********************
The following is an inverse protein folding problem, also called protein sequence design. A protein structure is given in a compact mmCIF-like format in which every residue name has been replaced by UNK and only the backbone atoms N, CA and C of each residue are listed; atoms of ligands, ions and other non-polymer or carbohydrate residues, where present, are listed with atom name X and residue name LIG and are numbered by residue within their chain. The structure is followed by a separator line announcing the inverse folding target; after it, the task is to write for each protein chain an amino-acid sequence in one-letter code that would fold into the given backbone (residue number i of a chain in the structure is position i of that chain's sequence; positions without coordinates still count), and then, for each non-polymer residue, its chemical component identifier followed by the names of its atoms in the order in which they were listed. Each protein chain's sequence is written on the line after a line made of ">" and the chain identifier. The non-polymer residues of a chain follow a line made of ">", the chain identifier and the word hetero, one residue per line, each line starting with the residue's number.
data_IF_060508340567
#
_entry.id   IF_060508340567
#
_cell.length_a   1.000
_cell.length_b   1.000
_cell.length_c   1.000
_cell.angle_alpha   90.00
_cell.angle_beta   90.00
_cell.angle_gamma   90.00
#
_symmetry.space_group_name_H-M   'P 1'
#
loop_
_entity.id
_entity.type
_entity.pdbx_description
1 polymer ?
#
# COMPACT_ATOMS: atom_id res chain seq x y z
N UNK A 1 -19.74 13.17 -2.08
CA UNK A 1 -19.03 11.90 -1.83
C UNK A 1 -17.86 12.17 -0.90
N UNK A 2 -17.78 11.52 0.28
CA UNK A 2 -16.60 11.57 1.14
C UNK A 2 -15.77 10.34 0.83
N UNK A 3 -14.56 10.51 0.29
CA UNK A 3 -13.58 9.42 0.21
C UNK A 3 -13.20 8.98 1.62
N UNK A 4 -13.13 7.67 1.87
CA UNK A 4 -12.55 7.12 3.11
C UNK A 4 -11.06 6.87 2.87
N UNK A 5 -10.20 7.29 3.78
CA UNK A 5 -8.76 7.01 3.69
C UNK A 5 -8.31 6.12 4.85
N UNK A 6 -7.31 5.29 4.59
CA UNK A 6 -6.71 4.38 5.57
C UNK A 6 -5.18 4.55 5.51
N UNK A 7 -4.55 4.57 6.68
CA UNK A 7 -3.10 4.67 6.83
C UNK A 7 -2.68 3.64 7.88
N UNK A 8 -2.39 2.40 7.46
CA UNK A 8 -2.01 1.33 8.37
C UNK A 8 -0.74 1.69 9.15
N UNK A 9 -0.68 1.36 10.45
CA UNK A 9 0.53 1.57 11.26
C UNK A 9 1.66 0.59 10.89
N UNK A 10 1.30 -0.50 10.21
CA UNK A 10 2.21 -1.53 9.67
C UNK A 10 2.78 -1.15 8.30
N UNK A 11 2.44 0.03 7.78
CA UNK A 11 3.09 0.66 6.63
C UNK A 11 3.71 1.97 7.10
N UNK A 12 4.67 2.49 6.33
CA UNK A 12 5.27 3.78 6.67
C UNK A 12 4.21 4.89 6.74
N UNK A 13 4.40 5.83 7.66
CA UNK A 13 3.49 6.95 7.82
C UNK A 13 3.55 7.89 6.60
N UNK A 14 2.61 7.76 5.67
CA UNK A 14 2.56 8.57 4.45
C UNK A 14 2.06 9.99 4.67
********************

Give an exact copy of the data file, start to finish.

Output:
The following is an inverse protein folding problem, also called protein sequence design. A protein structure is given in a compact mmCIF-like format in which every residue name has been replaced by UNK and only the backbone atoms N, CA and C of each residue are listed; atoms of ligands, ions and other non-polymer or carbohydrate residues, where present, are listed with atom name X and residue name LIG and are numbered by residue within their chain. The structure is followed by a separator line announcing the inverse folding target; after it, the task is to write for each protein chain an amino-acid sequence in one-letter code that would fold into the given backbone (residue number i of a chain in the structure is position i of that chain's sequence; positions without coordinates still count), and then, for each non-polymer residue, its chemical component identifier followed by the names of its atoms in the order in which they were listed. Each protein chain's sequence is written on the line after a line made of ">" and the chain identifier. The non-polymer residues of a chain follow a line made of ">", the chain identifier and the word hetero, one residue per line, each line starting with the residue's number.
data_IF_060508340567
#
_entry.id   IF_060508340567
#
_cell.length_a   1.000
_cell.length_b   1.000
_cell.length_c   1.000
_cell.angle_alpha   90.00
_cell.angle_beta   90.00
_cell.angle_gamma   90.00
#
_symmetry.space_group_name_H-M   'P 1'
#
loop_
_entity.id
_entity.type
_entity.pdbx_description
1 polymer ?
#
# COMPACT_ATOMS: atom_id res chain seq x y z
N UNK A 1 -19.74 13.17 -2.08
CA UNK A 1 -19.03 11.90 -1.83
C UNK A 1 -17.86 12.17 -0.90
N UNK A 2 -17.78 11.52 0.28
CA UNK A 2 -16.60 11.57 1.14
C UNK A 2 -15.77 10.34 0.83
N UNK A 3 -14.56 10.51 0.29
CA UNK A 3 -13.58 9.42 0.21
C UNK A 3 -13.20 8.98 1.62
N UNK A 4 -13.13 7.67 1.87
CA UNK A 4 -12.55 7.12 3.11
C UNK A 4 -11.06 6.87 2.87
N UNK A 5 -10.20 7.29 3.78
CA UNK A 5 -8.76 7.01 3.69
C UNK A 5 -8.31 6.12 4.85
N UNK A 6 -7.31 5.29 4.59
CA UNK A 6 -6.71 4.38 5.57
C UNK A 6 -5.18 4.55 5.51
N UNK A 7 -4.55 4.57 6.68
CA UNK A 7 -3.10 4.67 6.83
C UNK A 7 -2.68 3.64 7.88
N UNK A 8 -2.39 2.40 7.46
CA UNK A 8 -2.01 1.33 8.37
C UNK A 8 -0.74 1.69 9.15
N UNK A 9 -0.68 1.36 10.45
CA UNK A 9 0.53 1.57 11.26
C UNK A 9 1.66 0.59 10.89
N UNK A 10 1.30 -0.50 10.21
CA UNK A 10 2.21 -1.53 9.67
C UNK A 10 2.78 -1.15 8.30
N UNK A 11 2.44 0.03 7.78
CA UNK A 11 3.09 0.66 6.63
C UNK A 11 3.71 1.97 7.10
N UNK A 12 4.67 2.49 6.33
CA UNK A 12 5.27 3.78 6.67
C UNK A 12 4.21 4.89 6.74
N UNK A 13 4.40 5.83 7.66
CA UNK A 13 3.49 6.95 7.82
C UNK A 13 3.55 7.89 6.60
N UNK A 14 2.61 7.76 5.67
CA UNK A 14 2.56 8.57 4.45
C UNK A 14 2.06 9.99 4.67